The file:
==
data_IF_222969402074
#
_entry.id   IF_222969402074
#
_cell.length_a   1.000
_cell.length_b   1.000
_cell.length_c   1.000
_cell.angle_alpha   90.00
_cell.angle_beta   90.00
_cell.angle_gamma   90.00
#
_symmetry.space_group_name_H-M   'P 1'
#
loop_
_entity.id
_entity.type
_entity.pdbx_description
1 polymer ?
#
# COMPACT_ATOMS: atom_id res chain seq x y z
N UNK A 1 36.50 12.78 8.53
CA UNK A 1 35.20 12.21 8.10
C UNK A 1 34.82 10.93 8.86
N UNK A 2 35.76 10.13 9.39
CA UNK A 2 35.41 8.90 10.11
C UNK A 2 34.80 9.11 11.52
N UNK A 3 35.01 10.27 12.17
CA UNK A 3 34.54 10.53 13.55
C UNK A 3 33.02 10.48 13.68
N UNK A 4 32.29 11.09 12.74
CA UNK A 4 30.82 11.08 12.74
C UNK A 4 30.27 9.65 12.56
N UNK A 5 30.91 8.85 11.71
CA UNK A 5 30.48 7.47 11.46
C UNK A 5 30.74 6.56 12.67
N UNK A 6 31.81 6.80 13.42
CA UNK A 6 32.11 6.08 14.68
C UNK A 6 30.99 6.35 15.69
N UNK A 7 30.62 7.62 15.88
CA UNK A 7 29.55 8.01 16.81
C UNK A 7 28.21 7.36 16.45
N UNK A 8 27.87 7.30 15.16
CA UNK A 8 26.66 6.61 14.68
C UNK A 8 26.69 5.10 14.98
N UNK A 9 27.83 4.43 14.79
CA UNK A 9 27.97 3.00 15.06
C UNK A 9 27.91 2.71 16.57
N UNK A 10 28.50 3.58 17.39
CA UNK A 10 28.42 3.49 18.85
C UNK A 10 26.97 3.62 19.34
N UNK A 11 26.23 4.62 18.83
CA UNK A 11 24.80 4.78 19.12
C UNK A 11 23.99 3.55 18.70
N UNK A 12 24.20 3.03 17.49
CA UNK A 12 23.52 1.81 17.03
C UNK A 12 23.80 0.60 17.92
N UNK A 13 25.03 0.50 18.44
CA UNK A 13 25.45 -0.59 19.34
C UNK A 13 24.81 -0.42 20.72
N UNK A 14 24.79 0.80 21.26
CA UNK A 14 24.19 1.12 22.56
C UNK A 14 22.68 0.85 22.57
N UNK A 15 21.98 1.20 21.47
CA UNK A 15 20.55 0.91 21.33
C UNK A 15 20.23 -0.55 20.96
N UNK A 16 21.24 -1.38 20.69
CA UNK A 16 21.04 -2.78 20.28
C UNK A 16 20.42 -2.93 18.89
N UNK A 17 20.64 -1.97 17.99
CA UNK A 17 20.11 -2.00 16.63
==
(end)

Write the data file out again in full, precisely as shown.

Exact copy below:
data_IF_222969402074
#
_entry.id   IF_222969402074
#
_cell.length_a   1.000
_cell.length_b   1.000
_cell.length_c   1.000
_cell.angle_alpha   90.00
_cell.angle_beta   90.00
_cell.angle_gamma   90.00
#
_symmetry.space_group_name_H-M   'P 1'
#
loop_
_entity.id
_entity.type
_entity.pdbx_description
1 polymer ?
#
# COMPACT_ATOMS: atom_id res chain seq x y z
N UNK A 1 36.50 12.78 8.53
CA UNK A 1 35.20 12.21 8.10
C UNK A 1 34.82 10.93 8.86
N UNK A 2 35.76 10.13 9.39
CA UNK A 2 35.41 8.90 10.11
C UNK A 2 34.80 9.11 11.52
N UNK A 3 35.01 10.27 12.17
CA UNK A 3 34.54 10.53 13.55
C UNK A 3 33.02 10.48 13.68
N UNK A 4 32.29 11.09 12.74
CA UNK A 4 30.82 11.08 12.74
C UNK A 4 30.27 9.65 12.56
N UNK A 5 30.91 8.85 11.71
CA UNK A 5 30.48 7.47 11.46
C UNK A 5 30.74 6.56 12.67
N UNK A 6 31.81 6.80 13.42
CA UNK A 6 32.11 6.08 14.68
C UNK A 6 30.99 6.35 15.69
N UNK A 7 30.62 7.62 15.88
CA UNK A 7 29.55 8.01 16.81
C UNK A 7 28.21 7.36 16.45
N UNK A 8 27.87 7.30 15.16
CA UNK A 8 26.66 6.61 14.68
C UNK A 8 26.69 5.10 14.98
N UNK A 9 27.83 4.43 14.79
CA UNK A 9 27.97 3.00 15.06
C UNK A 9 27.91 2.71 16.57
N UNK A 10 28.50 3.58 17.39
CA UNK A 10 28.42 3.49 18.85
C UNK A 10 26.97 3.62 19.34
N UNK A 11 26.23 4.62 18.83
CA UNK A 11 24.80 4.78 19.12
C UNK A 11 23.99 3.55 18.70
N UNK A 12 24.20 3.03 17.49
CA UNK A 12 23.52 1.81 17.03
C UNK A 12 23.80 0.60 17.92
N UNK A 13 25.03 0.50 18.44
CA UNK A 13 25.45 -0.59 19.34
C UNK A 13 24.81 -0.42 20.72
N UNK A 14 24.79 0.80 21.26
CA UNK A 14 24.19 1.12 22.56
C UNK A 14 22.68 0.85 22.57
N UNK A 15 21.98 1.20 21.47
CA UNK A 15 20.55 0.91 21.33
C UNK A 15 20.23 -0.55 20.96
N UNK A 16 21.24 -1.38 20.69
CA UNK A 16 21.04 -2.78 20.28
C UNK A 16 20.42 -2.93 18.89
N UNK A 17 20.64 -1.97 17.99
CA UNK A 17 20.11 -2.00 16.63